With just four days of play in the 2010 FIFA World Cup completed, the Metropolitan Police Bureau (BMP) has reported 259 arrests for illegally betting on sports in Thailand. The number represents about double the figure reported at this point during the 2006 World Cup.
BMP spokesman Major General Piya Uthayo reported that the arrests had taken place at seven bookmakers and that five “suspected debt collectors” were also rounded up in the sting operation. The police seized 513,000 baht ($15,800) in cash and betting slips in the raids. Uthayo also reported that zero minors have been arrested in the police’s efforts to deter illegal sports betting, crediting recent efforts addressing youth gambling in stemming the tide.
As for the authorities’ effort to clamp down on illegal Internet gambling in Thailand, mixed results were reported. The Ministry of Information and Communication Technology has reportedly firewalled 200 casinos from access to Thai citizens, but this claim seems dubious at best with no evidence to support it.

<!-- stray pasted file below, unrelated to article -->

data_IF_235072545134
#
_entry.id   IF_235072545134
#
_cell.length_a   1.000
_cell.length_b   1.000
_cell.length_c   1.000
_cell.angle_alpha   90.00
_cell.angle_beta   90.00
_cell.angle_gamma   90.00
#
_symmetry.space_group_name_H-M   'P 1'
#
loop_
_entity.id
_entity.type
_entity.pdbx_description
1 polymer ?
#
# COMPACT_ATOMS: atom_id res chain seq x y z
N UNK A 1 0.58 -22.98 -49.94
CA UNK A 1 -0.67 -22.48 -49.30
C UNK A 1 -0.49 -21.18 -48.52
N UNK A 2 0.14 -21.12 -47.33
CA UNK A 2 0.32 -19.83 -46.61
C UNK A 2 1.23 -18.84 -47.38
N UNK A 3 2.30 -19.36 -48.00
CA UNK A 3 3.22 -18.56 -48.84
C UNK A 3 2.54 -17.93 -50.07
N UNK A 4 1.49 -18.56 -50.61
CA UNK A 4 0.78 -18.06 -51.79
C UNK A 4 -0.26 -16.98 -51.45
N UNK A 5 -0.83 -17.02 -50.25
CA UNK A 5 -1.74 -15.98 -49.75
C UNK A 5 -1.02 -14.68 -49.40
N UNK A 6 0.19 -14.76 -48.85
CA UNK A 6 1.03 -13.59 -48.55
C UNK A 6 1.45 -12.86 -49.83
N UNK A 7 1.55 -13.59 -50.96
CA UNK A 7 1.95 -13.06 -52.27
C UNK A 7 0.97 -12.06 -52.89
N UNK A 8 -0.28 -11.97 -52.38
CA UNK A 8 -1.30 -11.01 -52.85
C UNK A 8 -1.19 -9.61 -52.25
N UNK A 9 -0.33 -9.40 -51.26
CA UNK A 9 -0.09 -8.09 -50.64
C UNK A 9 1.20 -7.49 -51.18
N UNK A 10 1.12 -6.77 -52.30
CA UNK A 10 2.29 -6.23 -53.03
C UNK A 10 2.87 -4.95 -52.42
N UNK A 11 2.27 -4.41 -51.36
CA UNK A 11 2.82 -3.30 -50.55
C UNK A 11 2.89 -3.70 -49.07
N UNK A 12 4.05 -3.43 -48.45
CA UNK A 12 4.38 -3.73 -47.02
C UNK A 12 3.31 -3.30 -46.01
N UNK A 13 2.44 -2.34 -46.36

Thailand is home to some of the most oppressive gambling laws in Asia. The 70-year old law carries a maximum sentence of a 1,000 baht (about $31) fine and/or a prison sentence of one year for gambling illegally, though Internet gaming is not addressed by Thai law. Thai online gamblers therefore usually play at foreign-hosted Internet casinos operated in countries outside jurisdiction of the Thai police.